Rivers and Drainage system of Odisha

Rivers and Drainage system of Odisha

Following is the list of  important rivers of Odisha:

Mahanadi

Brahmani

Baitarani

Subarnarekha

Budhabalanga

Rushikulya

Bahuda

vamsadhara

Nagavali

Salandi

Indirabati Kolab

 

Baitarani River 

The Baitarani is one of the important east flowing rivers of peninsular India, flowing eastward and joining the Bay of Bengal. The river rises in the hill ranges of Keonjhar District of Orissa near Manakarancho village at an elevation of about 900m above M.S.L. On its way, many tributaries join the river from both banks. Details of the tributaries have been given in the table below. The basin is situated approximately between east longitudes of 850 – 10’to 870-03’and between north latitudes of 200-35’to 220-15’. The basin is surrounded by the Brahmani on the south and west, the Subernarekha on the orth, the Burhganbalang and the Bay of Bengal on the east. The river is flashy in nature having a total length of 355 km. With the upper reach upto to Anandpur in the hilly reason. There is a considerable fall in geographical gradient from RL 367.000 m at Champua to RL 28.000 m at Anandpur.

Brahmani

The Brahmani is a major inter-state east flowing river amongst the peninsular rivers in India. This basin is situated within the geographical co-ordinates of north latitude 20°-28′- to 23°-35′ and east longitude 83°52′ to 87°03′ approximately. The basin is bounded in the North by Chhotanagpur plateau, in the West and South by the Mahanadi basin and in the East by the Bay of Bengal. The basin flows through Jharkhand, Chhattisgarh and Orissa States and draining a total area of 39,033 sq.km. before it outfalls in to the Bay of Bengal.

Indravati

The river Indravati rises at an elevation of 914 metres in the Kalahandi district of Odisha on the western slopes of the Eastern Ghats. It flows west-ward through the Kalahandi, Nabarangapur and Koraput districts for 164 kms and after forming the boundary between Odisha and Chhattisgarh states for 9.5 kms, enters the Bastar district of Chhattisgarh. After flowing 233 kms in Chhattisgarh, it turns south and flows along the boundary of Chhattisgarh and Maharashtra for about 129 kms and joins Godavari River at the junction of the boundaries of Maharashtra, Chhattisgarh and Telangana states.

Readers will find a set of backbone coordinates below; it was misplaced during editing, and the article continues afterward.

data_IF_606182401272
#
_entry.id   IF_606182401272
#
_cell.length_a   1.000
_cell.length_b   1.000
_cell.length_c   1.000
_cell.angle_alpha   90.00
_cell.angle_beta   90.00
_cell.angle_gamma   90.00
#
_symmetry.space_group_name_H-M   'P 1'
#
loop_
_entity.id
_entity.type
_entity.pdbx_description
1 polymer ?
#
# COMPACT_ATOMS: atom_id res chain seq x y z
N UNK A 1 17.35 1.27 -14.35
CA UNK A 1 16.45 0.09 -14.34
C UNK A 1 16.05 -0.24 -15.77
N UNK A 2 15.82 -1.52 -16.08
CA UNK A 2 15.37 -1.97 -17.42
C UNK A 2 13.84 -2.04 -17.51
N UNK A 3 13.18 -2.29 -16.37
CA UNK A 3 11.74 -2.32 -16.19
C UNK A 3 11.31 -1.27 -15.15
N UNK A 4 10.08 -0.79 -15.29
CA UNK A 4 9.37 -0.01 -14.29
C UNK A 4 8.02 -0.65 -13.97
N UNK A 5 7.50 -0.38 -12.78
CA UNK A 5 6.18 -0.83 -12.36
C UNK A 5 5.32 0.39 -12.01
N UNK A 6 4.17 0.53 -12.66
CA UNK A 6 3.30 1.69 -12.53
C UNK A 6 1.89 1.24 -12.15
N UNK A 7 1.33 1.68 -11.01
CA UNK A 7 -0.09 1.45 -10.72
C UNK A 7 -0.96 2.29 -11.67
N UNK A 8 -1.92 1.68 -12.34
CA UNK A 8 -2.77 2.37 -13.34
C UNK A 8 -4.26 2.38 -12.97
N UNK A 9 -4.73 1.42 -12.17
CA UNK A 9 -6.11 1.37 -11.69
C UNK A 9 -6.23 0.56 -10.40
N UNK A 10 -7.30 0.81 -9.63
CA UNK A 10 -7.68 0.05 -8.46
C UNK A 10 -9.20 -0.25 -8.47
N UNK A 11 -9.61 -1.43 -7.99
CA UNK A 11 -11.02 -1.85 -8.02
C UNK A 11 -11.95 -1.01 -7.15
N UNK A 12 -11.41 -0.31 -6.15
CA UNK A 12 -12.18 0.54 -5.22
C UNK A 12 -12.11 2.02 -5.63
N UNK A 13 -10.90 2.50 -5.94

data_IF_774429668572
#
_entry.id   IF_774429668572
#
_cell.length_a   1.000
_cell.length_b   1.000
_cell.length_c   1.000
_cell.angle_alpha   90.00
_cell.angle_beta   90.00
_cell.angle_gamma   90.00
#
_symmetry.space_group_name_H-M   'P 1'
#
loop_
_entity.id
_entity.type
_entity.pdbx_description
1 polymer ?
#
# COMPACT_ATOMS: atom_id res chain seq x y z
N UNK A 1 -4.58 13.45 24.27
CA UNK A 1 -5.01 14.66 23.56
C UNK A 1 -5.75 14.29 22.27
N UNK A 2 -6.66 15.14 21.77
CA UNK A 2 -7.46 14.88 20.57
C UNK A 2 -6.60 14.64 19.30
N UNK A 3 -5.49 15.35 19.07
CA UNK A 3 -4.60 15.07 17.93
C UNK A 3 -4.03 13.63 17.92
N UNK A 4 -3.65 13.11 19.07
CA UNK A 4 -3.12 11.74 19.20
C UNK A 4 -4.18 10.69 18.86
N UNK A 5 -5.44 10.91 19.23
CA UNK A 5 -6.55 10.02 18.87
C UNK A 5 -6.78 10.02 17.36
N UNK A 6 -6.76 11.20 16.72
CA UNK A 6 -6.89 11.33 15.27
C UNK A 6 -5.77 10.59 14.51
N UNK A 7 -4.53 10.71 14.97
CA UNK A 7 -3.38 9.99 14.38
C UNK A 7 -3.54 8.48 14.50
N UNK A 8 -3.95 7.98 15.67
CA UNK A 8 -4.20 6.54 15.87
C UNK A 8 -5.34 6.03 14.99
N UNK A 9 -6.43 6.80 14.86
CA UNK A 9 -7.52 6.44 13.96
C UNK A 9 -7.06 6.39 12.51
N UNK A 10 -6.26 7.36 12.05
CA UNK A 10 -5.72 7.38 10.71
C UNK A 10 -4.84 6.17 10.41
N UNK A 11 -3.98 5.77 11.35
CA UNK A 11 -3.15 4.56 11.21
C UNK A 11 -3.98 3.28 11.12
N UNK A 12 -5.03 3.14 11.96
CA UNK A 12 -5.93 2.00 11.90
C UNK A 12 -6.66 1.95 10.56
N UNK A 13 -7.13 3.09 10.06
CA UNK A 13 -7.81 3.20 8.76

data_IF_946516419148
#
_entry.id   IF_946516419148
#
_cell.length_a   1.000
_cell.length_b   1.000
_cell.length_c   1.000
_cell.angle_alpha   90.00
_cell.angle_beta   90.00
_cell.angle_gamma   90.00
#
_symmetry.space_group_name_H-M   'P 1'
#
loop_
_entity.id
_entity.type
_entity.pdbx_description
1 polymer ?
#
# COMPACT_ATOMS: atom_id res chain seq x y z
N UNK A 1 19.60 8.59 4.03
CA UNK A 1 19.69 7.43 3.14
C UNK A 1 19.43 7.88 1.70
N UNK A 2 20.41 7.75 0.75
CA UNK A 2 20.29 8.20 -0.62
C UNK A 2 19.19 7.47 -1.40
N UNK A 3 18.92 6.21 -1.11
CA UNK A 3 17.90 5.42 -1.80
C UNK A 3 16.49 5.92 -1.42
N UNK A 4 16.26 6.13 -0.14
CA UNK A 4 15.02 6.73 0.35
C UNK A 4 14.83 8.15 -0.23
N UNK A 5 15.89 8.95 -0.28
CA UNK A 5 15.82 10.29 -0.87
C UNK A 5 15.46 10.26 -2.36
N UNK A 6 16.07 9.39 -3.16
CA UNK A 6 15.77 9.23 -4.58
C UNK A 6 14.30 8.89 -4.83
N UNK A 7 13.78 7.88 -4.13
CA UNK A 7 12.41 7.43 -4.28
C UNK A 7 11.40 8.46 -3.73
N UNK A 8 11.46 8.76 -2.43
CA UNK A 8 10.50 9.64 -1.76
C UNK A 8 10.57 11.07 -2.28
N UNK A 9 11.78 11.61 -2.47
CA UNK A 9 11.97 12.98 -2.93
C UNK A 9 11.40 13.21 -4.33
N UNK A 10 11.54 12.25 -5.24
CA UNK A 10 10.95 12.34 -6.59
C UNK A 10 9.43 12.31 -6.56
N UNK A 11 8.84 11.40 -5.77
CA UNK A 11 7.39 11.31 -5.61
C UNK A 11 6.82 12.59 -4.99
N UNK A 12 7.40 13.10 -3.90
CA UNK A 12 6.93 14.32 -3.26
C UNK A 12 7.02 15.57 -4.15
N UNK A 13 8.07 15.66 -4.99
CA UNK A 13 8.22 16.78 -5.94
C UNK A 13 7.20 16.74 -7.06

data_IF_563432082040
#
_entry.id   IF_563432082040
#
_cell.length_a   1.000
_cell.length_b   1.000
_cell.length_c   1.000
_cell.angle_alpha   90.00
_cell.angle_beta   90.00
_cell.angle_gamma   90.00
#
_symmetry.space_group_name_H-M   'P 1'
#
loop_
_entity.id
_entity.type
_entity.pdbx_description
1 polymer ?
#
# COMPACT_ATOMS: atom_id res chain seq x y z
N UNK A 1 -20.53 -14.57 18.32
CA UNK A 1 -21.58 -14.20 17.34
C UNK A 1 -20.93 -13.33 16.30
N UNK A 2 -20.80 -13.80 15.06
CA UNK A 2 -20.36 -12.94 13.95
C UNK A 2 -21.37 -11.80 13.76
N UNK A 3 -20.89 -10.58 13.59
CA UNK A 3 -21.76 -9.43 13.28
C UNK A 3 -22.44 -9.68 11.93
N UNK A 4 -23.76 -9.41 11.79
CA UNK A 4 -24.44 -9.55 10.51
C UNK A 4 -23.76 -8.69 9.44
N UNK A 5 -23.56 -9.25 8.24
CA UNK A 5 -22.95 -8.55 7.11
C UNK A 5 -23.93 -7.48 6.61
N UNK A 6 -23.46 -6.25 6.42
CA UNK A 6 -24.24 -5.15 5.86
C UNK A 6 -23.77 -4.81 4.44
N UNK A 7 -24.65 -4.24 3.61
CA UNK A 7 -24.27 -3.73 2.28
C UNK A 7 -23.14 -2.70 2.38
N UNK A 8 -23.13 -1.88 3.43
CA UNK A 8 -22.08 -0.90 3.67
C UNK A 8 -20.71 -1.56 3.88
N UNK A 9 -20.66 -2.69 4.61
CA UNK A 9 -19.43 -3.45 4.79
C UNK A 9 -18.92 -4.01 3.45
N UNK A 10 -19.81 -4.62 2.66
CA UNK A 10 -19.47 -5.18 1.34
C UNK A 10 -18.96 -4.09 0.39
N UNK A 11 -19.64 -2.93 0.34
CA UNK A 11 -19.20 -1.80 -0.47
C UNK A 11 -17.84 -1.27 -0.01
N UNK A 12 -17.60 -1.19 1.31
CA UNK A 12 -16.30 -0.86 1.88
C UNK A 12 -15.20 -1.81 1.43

Mahanadi

The Mahanadi basin extends over states of Chhattisgarh and Odisha and comparatively smaller portions of Jharkhand, Maharashtra and Madhya Pradesh, draining an area of 1,41,589 Sq.km which is nearly 4.3% of the total geographical area of the country. The geographical extent of the basin lies between 80°28’ and 86°43’ east longitudes and 19°8’ and 23°32’ north latitudes. The basin has maximum length and width of 587 km and 400 km. It is bounded by the Central India hills on the north, by the Eastern Ghats on the south and east and by the Maikala range on the west. The Mahanadi is one of the major rivers of the country and among the peninsular rivers, in water potential and flood producing capacity, it ranks second to the Godavari. It originates from a pool, 6 km from Farsiya village of Dhamtari district of Chhattisgarh. The total length of the river from origin to its outfall into the Bay of Bengal is 851 km. The Seonath, the Hasdeo, the Mand and the Ib joins Mahanadi from left whereas the Ong, the Tel and the Jonk joins it from right. Six other small streams between the Mahanadi and the Rushikulya draining directly into the Chilka Lake also forms the part of the basin. The major part of basin is covered with agricultural land accounting to 54.27% of the total area and 4.45% of the basin is covered by water bodies.

Subarnarekha